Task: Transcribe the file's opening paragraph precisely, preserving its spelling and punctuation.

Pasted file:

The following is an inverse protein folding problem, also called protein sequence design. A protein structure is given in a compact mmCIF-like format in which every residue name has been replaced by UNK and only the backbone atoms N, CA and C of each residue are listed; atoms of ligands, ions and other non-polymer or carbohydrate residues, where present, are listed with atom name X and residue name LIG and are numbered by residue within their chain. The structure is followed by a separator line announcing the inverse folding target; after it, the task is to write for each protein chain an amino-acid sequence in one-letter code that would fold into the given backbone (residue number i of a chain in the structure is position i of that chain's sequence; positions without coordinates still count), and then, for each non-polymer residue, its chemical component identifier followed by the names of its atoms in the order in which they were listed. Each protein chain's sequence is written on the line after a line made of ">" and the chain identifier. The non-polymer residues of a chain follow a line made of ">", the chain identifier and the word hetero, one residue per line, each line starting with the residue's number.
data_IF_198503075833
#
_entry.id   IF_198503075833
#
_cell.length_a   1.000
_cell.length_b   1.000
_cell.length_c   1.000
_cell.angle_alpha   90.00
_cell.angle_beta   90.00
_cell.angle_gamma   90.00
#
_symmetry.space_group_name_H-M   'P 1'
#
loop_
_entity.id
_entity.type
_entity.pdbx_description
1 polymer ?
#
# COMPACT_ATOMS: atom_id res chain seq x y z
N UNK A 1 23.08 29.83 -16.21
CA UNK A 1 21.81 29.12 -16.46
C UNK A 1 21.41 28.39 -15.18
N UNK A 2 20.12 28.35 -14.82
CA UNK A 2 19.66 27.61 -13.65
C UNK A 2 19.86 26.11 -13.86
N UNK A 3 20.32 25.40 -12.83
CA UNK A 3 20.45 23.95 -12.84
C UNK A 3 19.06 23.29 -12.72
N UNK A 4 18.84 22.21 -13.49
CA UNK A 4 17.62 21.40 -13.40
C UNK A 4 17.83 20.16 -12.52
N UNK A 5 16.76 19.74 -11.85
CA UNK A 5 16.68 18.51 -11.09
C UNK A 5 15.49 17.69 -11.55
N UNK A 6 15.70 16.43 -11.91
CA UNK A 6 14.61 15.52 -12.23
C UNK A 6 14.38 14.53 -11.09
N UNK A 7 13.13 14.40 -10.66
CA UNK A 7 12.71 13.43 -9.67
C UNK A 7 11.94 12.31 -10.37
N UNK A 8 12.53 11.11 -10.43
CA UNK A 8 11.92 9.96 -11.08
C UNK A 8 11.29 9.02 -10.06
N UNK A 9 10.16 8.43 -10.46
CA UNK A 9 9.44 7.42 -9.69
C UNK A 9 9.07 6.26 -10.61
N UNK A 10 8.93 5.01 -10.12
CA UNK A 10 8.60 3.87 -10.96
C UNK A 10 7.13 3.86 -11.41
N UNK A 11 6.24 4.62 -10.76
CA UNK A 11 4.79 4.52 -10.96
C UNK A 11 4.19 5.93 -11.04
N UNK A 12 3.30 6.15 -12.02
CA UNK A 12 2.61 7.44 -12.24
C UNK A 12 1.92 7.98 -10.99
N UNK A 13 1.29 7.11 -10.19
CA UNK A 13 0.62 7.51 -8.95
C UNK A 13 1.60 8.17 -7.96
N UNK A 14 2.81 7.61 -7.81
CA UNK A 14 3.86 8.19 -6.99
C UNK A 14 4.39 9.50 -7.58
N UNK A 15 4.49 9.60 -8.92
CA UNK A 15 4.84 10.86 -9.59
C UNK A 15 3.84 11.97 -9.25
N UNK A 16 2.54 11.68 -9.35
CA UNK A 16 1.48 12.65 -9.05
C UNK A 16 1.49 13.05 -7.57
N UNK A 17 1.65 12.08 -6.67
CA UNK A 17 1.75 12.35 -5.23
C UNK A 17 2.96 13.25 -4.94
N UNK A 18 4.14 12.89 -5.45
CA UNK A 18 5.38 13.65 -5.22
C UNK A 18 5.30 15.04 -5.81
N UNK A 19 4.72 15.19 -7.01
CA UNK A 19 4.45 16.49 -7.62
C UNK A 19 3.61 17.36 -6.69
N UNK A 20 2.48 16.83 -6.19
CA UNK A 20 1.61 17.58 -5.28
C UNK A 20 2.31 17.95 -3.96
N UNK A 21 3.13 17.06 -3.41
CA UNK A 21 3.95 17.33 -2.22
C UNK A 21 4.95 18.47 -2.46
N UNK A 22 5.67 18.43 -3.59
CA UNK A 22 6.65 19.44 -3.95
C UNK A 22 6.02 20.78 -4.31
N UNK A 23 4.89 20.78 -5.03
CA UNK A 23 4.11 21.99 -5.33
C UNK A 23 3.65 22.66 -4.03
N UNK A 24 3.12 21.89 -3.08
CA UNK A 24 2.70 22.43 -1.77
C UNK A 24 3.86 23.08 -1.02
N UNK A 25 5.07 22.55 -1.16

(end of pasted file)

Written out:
The following is an inverse protein folding problem, also called protein sequence design. A protein structure is given in a compact mmCIF-like format in which every residue name has been replaced by UNK and only the backbone atoms N, CA and C of each residue are listed; atoms of ligands, ions and other non-polymer or carbohydrate residues, where present, are listed with atom name X and residue name LIG and are numbered by residue within their chain. The structure is followed by a separator line announcing the inverse folding target; after it, the task is to write for each protein chain an amino-acid sequence in one-letter code that would fold into the given backbone (residue number i of a chain in the structure is position i of that chain's sequence; positions without coordinates still count), and then, for each non-polymer residue, its chemical component identifier followed by the names of its atoms in the order in which they were listed. Each protein chain's sequence is written on the line after a line made of ">" and the chain identifier. The non-polymer residues of a chain follow a line made of ">", the chain identifier and the word hetero, one residue per line, each line starting with the residue's number.